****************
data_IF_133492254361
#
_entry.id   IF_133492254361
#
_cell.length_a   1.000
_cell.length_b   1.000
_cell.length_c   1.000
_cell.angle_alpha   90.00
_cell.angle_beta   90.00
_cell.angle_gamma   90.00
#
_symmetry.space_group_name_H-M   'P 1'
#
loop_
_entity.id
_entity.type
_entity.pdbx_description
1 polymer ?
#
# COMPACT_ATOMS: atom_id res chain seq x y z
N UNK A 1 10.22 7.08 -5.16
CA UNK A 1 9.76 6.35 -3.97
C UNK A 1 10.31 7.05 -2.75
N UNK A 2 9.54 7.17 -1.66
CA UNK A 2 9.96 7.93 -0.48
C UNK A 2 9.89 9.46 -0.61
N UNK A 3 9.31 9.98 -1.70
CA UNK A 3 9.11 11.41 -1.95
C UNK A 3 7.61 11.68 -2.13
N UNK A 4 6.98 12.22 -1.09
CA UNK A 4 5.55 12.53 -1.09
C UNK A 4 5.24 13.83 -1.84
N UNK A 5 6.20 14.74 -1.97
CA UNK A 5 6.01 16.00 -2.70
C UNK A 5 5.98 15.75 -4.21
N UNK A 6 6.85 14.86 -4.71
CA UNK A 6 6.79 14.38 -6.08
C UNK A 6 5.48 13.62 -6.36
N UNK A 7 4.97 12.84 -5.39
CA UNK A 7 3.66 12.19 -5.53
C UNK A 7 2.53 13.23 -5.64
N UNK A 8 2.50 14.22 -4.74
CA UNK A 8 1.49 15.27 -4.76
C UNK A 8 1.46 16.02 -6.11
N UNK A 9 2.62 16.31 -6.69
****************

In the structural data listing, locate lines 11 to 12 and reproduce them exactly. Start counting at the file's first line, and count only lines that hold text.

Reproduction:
#
_symmetry.space_group_name_H-M   'P 1'